Remarks on the Statistics and Political Institutions of the United States: With Some Observations on the Ecclesiastical System of America, Her Sources of Revenue, &c. To which are Added Statistical Tables, &c
J. Rodwell, 1832 - 208 páginas
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Administration allowed American amount annual appear better budget calculations called Captain causes cent charge church circumstances clergy colony common comparative Congress constitution Cooper course court debt difficult Ditto dollars effects England English equal established estimate Europe examination existence expenditure expenses extent fact Federal feeling foreign France French give gold greater half Hall House important increase independence individual institutions interest judges justice land least less manner means ment miles millions mines ministers nature necessary North object observations obtain opinion paid party perhaps person political population practical present President principle public lands published Quarterly received regard remarks representatives Republic respect result Review Revue Britannique salaries Senate society South statement supposed territory tion Travels true Union United whole York ܝܘ
Página 24 - Observe good faith and justice towards all Nations. Cultivate peace and harmony with all. Religion and morality enjoin this conduct; and can it be that good policy does not equally enjoin it? It will be worthy of a free> enlightened, and, at no distant period, a great nation, to give to mankind the magnanimous and too novel example of a People always guided by an exalted justice and benevolence.
Página 25 - Antipathy in one nation against another, disposes each more readily to offer insult and injury, to lay hold of slight causes of umbrage, and to be haughty and intractable when accidental or trifling occasions of dispute occur. Hence frequent collisions, obstinate, envenomed, and bloody contests. The nation, prompted by ill-will and resentment, sometimes impels to war the government, contrary to the best calculations of policy.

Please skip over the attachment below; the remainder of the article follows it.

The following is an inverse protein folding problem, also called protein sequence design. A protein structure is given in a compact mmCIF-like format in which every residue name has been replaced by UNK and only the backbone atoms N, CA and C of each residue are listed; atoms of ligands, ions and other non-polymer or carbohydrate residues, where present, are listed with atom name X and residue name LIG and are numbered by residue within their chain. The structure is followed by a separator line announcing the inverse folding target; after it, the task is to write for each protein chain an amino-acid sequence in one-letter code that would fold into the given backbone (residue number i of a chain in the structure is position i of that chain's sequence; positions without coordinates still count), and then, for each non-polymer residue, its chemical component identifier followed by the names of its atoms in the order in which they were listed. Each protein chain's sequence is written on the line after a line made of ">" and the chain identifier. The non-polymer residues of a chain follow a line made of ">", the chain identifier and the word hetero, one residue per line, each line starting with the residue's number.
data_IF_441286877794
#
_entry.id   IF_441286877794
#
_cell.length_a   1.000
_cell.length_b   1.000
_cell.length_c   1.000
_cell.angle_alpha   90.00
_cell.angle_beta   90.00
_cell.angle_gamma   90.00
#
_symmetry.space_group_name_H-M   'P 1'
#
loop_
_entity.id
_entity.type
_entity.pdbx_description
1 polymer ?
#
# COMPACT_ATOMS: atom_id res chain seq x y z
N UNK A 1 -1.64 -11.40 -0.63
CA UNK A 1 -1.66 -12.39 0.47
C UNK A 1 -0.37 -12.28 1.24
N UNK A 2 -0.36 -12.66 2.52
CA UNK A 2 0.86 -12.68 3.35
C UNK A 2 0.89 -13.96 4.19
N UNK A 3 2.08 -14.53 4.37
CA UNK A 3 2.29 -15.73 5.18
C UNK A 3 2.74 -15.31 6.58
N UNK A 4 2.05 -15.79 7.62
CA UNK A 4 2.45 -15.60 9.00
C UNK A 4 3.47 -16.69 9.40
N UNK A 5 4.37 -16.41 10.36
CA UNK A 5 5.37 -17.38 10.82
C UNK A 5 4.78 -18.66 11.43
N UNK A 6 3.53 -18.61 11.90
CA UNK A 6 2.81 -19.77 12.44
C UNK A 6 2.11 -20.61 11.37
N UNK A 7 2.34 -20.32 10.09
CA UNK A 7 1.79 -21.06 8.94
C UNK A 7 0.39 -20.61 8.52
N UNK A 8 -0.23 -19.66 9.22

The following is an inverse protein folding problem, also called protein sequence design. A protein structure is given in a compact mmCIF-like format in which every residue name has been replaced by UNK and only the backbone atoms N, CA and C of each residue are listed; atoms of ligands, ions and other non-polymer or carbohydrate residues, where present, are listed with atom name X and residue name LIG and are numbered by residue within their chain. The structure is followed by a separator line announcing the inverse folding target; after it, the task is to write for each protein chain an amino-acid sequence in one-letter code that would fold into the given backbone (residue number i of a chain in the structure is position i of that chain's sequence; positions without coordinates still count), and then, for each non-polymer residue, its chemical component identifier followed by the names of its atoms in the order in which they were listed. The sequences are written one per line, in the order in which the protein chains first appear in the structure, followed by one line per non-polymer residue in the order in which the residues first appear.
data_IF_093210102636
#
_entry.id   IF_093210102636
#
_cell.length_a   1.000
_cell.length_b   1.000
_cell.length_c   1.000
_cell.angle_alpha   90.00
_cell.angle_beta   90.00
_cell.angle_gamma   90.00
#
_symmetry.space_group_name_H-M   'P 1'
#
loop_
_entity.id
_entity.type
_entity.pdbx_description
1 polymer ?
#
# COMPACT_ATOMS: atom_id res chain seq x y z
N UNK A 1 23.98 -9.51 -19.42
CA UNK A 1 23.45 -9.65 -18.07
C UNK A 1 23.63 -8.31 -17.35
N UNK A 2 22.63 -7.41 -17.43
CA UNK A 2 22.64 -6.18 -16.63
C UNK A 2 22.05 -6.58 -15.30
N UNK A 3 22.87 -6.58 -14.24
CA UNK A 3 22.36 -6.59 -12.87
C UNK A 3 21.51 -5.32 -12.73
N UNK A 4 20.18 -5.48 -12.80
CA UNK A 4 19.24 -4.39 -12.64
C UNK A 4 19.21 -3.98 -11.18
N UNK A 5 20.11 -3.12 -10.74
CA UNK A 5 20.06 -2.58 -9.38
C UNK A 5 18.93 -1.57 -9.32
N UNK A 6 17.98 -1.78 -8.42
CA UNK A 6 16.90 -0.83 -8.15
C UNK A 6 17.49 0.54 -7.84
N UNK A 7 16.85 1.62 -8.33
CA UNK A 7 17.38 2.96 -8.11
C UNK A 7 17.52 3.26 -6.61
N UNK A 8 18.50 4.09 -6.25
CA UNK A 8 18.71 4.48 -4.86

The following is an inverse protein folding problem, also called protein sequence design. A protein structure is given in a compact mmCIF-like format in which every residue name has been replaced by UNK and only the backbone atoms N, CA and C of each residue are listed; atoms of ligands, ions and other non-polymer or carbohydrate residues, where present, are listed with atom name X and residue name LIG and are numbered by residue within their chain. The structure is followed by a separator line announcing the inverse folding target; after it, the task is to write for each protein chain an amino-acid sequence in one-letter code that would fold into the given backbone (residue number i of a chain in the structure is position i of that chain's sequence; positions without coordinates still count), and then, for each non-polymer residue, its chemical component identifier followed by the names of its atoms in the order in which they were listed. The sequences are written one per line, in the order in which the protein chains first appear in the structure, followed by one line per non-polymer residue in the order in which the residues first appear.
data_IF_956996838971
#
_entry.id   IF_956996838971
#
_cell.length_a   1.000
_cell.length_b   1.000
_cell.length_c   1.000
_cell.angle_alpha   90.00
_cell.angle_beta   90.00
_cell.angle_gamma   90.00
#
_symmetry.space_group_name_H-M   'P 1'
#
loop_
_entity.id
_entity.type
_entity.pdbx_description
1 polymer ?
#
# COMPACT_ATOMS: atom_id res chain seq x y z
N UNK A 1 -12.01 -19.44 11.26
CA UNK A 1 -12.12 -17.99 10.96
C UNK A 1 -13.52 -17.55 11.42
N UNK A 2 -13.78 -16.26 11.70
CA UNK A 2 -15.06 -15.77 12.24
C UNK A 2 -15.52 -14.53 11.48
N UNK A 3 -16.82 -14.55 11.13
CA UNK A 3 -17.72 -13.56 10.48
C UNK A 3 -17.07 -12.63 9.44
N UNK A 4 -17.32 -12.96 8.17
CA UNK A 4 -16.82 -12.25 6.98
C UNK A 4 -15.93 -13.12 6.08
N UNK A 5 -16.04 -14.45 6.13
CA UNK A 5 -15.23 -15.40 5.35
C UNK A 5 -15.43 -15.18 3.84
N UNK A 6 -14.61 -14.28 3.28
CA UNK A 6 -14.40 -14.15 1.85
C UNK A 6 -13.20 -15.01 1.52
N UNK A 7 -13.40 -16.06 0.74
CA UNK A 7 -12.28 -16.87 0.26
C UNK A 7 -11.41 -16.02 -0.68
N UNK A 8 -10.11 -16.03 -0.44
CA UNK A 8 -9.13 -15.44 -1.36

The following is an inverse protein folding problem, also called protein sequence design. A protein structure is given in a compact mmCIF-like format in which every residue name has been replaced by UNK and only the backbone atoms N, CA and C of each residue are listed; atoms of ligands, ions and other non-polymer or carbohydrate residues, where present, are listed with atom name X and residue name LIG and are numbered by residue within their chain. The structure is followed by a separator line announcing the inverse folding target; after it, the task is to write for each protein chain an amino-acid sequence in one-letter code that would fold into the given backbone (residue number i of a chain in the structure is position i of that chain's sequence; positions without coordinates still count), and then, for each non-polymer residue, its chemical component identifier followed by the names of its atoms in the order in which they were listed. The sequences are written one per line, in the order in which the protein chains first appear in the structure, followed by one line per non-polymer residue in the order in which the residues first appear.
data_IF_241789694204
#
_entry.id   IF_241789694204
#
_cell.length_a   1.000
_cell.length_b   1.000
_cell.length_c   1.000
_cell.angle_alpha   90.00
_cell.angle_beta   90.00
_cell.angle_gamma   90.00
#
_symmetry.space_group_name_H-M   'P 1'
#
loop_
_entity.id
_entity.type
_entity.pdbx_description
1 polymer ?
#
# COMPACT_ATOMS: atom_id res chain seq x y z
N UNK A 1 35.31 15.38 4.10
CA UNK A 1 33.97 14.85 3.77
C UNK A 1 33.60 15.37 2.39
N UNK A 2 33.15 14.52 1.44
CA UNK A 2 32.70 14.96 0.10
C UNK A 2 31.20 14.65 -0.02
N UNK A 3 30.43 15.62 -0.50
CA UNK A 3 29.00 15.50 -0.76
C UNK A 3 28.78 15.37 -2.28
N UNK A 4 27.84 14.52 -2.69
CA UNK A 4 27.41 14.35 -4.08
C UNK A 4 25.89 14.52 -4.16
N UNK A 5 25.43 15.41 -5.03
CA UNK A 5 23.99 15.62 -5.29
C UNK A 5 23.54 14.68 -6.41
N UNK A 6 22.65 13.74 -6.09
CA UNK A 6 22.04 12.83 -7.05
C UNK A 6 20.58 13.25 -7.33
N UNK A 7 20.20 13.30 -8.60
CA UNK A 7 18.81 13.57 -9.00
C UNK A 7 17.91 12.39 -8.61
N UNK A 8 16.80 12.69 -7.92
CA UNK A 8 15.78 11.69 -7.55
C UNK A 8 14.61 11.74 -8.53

Página 25 - The Nation, which indulges towards another an habitual hatred, or an habitual fondness, is in some degree a slave. It is a slave to its animosity or to its affection, either of which is sufficient to lead it astray from its duty and its interest.
Página 26 - The great rule of conduct for us in regard to foreign nations is, in extending our commercial relations to have with them as little political connection as possible.
Página 37 - That the Supreme Court shall have exclusive jurisdiction of all controversies of a civil nature, where a state is a party, except between a state and its citizens; and except also between a state and citizens of other states, or aliens, in which latter case it shall have original but not exclusive jurisdiction.
Página 136 - An ordinance for ascertaining the mode of disposing of lands in the Western Territory...
Página 137 - States were bound, in good faith, to extinguish the Indian title to lands within the limits of Georgia, so soon as it could be done peaceably and on reasonable terms.
Página 37 - And it shall have exclusively all such jurisdiction of suits or proceedings against ambassadors or other public ministers, or their domestics or domestic servants, as a court of law can have consistently with the law of nations; and original but not exclusive jurisdiction of all suits brought by ambassadors or other public ministers, or in which a consul or vice-consul is a party.
Página 26 - ... facility to betray or sacrifice the interests of their own country without odium, sometimes even with popularity ; gilding with the appearances of a virtuous sense of obligation, a commendable deference for public opinion, or a laudable zeal for public good, the base or foolish compliances of ambition, corruption, or infatuation.
Página 27 - Why forego the advantages of so peculiar a situation ? Why quit our own to stand upon foreign ground ? Why, by interweaving our destiny with that of any part of Europe, entangle our peace and prosperity in the toils of European ambition, rivalship, interest, humor, or caprice?